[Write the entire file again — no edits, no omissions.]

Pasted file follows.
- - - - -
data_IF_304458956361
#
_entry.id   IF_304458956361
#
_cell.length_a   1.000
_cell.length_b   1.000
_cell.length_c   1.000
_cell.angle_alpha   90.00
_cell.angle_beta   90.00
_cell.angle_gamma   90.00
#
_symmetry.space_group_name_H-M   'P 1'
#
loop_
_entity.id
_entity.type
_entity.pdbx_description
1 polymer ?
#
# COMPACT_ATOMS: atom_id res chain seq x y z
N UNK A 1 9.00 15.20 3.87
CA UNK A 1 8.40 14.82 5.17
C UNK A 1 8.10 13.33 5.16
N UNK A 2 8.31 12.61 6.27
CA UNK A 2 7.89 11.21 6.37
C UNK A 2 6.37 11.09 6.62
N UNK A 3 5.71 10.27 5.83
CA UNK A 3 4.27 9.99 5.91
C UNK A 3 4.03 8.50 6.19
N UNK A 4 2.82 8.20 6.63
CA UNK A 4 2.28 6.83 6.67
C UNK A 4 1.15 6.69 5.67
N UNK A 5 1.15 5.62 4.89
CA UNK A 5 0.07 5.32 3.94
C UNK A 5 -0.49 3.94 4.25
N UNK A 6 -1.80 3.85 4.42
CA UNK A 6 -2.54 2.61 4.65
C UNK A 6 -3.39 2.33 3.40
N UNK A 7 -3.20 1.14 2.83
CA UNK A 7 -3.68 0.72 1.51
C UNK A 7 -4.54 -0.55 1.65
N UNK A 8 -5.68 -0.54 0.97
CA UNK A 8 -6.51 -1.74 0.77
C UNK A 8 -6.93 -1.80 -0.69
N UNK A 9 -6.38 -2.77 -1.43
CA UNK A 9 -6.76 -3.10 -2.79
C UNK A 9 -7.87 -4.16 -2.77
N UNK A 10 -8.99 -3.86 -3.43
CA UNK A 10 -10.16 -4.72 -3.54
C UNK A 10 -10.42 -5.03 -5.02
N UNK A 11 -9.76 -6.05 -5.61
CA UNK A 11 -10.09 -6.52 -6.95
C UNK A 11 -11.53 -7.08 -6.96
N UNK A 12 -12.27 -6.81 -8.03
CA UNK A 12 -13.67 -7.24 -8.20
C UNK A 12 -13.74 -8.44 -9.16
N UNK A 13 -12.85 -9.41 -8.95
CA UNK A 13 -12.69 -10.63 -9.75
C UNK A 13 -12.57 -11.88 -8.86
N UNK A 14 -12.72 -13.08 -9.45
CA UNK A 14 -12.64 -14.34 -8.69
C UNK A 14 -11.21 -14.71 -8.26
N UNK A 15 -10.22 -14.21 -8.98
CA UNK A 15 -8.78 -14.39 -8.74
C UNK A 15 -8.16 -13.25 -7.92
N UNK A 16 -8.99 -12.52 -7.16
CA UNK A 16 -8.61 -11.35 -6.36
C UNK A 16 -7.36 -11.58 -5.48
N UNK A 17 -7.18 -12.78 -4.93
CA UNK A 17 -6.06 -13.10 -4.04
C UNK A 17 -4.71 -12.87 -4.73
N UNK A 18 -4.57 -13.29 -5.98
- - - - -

data_IF_304458956361
#
_entry.id   IF_304458956361
#
_cell.length_a   1.000
_cell.length_b   1.000
_cell.length_c   1.000
_cell.angle_alpha   90.00
_cell.angle_beta   90.00
_cell.angle_gamma   90.00
#
_symmetry.space_group_name_H-M   'P 1'
#
loop_
_entity.id
_entity.type
_entity.pdbx_description
1 polymer ?
#
# COMPACT_ATOMS: atom_id res chain seq x y z
N UNK A 1 9.00 15.20 3.87
CA UNK A 1 8.40 14.82 5.17
C UNK A 1 8.10 13.33 5.16
N UNK A 2 8.31 12.61 6.27
CA UNK A 2 7.89 11.21 6.37
C UNK A 2 6.37 11.09 6.62
N UNK A 3 5.71 10.27 5.83
CA UNK A 3 4.27 9.99 5.91
C UNK A 3 4.03 8.50 6.19
N UNK A 4 2.82 8.20 6.63
CA UNK A 4 2.28 6.83 6.67
C UNK A 4 1.15 6.69 5.67
N UNK A 5 1.15 5.62 4.89
CA UNK A 5 0.07 5.32 3.94
C UNK A 5 -0.49 3.94 4.25
N UNK A 6 -1.80 3.85 4.42
CA UNK A 6 -2.54 2.61 4.65
C UNK A 6 -3.39 2.33 3.40
N UNK A 7 -3.20 1.14 2.83
CA UNK A 7 -3.68 0.72 1.51
C UNK A 7 -4.54 -0.55 1.65
N UNK A 8 -5.68 -0.54 0.97
CA UNK A 8 -6.51 -1.74 0.77
C UNK A 8 -6.93 -1.80 -0.69
N UNK A 9 -6.38 -2.77 -1.43
CA UNK A 9 -6.76 -3.10 -2.79
C UNK A 9 -7.87 -4.16 -2.77
N UNK A 10 -8.99 -3.86 -3.43
CA UNK A 10 -10.16 -4.72 -3.54
C UNK A 10 -10.42 -5.03 -5.02
N UNK A 11 -9.76 -6.05 -5.61
CA UNK A 11 -10.09 -6.52 -6.95
C UNK A 11 -11.53 -7.08 -6.96
N UNK A 12 -12.27 -6.81 -8.03
CA UNK A 12 -13.67 -7.24 -8.20
C UNK A 12 -13.74 -8.44 -9.16
N UNK A 13 -12.85 -9.41 -8.95
CA UNK A 13 -12.69 -10.63 -9.75
C UNK A 13 -12.57 -11.88 -8.86
N UNK A 14 -12.72 -13.08 -9.45
CA UNK A 14 -12.64 -14.34 -8.69
C UNK A 14 -11.21 -14.71 -8.26
N UNK A 15 -10.22 -14.21 -8.98
CA UNK A 15 -8.78 -14.39 -8.74
C UNK A 15 -8.16 -13.25 -7.92
N UNK A 16 -8.99 -12.52 -7.16
CA UNK A 16 -8.61 -11.35 -6.36
C UNK A 16 -7.36 -11.58 -5.48
N UNK A 17 -7.18 -12.78 -4.93
CA UNK A 17 -6.06 -13.10 -4.04
C UNK A 17 -4.71 -12.87 -4.73
N UNK A 18 -4.57 -13.29 -5.98